Top Republicans Should Say They'll Accept the Result

Roundup
tags: election 2016, GOP, Trump



Corey M. Brooks is associate professor of history at York College of Pennsylvania. He is the author of Liberty Power: Antislavery Third Parties and the Transformation of American Politics.

In the final presidential debate, Democratic candidate Hillary Clinton responded with outrage when Republican opponent Donald Trump refused to pledge to accept the results of the upcoming election.  

Appealing to a long American history of peaceful transitions of power, Clinton remarked, “We’ve been around for 240 years. We’ve had free and fair elections. We’ve accepted the outcomes when we may not have liked them.”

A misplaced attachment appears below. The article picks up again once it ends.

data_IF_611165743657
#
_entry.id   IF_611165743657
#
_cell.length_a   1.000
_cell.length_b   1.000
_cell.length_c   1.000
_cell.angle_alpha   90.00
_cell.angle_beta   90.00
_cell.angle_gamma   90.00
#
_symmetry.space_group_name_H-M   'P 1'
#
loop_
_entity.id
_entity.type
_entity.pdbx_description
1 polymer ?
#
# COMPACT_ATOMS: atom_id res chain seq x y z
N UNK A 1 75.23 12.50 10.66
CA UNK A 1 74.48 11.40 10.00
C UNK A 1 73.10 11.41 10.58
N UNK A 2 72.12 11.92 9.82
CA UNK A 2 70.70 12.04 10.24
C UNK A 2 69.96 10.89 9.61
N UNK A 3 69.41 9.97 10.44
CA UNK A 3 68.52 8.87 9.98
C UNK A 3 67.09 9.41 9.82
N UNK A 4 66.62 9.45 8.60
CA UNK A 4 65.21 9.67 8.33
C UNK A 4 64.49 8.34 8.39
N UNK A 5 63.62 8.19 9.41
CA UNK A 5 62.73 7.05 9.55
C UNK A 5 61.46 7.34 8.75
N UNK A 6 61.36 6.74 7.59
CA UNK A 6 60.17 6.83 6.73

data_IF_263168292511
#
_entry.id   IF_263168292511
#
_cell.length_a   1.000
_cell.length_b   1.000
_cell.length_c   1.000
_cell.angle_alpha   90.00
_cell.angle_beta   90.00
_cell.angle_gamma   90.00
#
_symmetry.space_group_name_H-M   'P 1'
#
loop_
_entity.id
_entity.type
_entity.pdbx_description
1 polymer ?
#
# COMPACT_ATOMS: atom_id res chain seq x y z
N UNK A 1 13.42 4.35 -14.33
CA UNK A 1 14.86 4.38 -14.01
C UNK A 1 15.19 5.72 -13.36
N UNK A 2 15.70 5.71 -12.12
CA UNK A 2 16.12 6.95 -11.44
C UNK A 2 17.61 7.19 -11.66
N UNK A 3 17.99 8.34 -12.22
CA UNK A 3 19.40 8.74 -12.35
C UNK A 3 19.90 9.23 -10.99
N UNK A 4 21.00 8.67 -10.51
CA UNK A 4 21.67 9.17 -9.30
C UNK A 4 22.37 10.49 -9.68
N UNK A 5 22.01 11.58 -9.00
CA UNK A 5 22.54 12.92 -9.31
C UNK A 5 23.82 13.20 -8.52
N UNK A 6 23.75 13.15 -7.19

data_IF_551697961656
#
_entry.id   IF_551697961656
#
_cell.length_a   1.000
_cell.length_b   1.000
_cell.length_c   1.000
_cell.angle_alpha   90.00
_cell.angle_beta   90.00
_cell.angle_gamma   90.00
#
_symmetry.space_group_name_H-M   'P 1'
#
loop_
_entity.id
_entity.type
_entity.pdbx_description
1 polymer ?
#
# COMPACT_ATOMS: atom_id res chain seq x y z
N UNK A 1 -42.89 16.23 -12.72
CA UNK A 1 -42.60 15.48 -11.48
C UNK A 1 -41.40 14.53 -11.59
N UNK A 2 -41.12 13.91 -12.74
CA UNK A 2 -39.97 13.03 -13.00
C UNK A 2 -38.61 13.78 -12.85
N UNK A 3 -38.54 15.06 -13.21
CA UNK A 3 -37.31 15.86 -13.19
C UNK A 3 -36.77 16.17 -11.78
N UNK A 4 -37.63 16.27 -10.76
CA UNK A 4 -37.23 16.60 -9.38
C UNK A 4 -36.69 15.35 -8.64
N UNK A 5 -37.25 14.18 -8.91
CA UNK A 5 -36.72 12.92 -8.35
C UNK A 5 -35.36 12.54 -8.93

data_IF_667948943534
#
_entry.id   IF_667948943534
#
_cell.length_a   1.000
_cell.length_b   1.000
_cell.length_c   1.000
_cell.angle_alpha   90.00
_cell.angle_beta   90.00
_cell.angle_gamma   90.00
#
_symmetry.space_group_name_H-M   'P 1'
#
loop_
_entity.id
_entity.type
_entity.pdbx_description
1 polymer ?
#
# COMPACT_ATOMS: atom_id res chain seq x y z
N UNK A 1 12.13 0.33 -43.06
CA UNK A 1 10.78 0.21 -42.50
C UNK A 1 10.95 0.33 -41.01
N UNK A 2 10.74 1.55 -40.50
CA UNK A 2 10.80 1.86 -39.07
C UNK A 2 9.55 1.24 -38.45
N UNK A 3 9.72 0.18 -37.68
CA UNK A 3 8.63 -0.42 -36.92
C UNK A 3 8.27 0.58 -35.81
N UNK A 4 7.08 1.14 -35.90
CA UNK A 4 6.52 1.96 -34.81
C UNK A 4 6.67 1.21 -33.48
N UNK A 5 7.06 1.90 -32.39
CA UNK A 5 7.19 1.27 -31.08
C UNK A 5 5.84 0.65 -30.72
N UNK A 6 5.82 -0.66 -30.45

Of course, there is at least one exception Clinton overlooked.

In 1860, a great many Americans did not accept an outcome they did not like. Their response produced the greatest crisis in our nation’s history.

When Abraham Lincoln was elected as the first Republican president on a platform opposing slavery’s westward expansion, seven Deep South states renounced the union even before Lincoln entered the White House, and four other slaveholding states soon followed. ...




comments powered by Disqus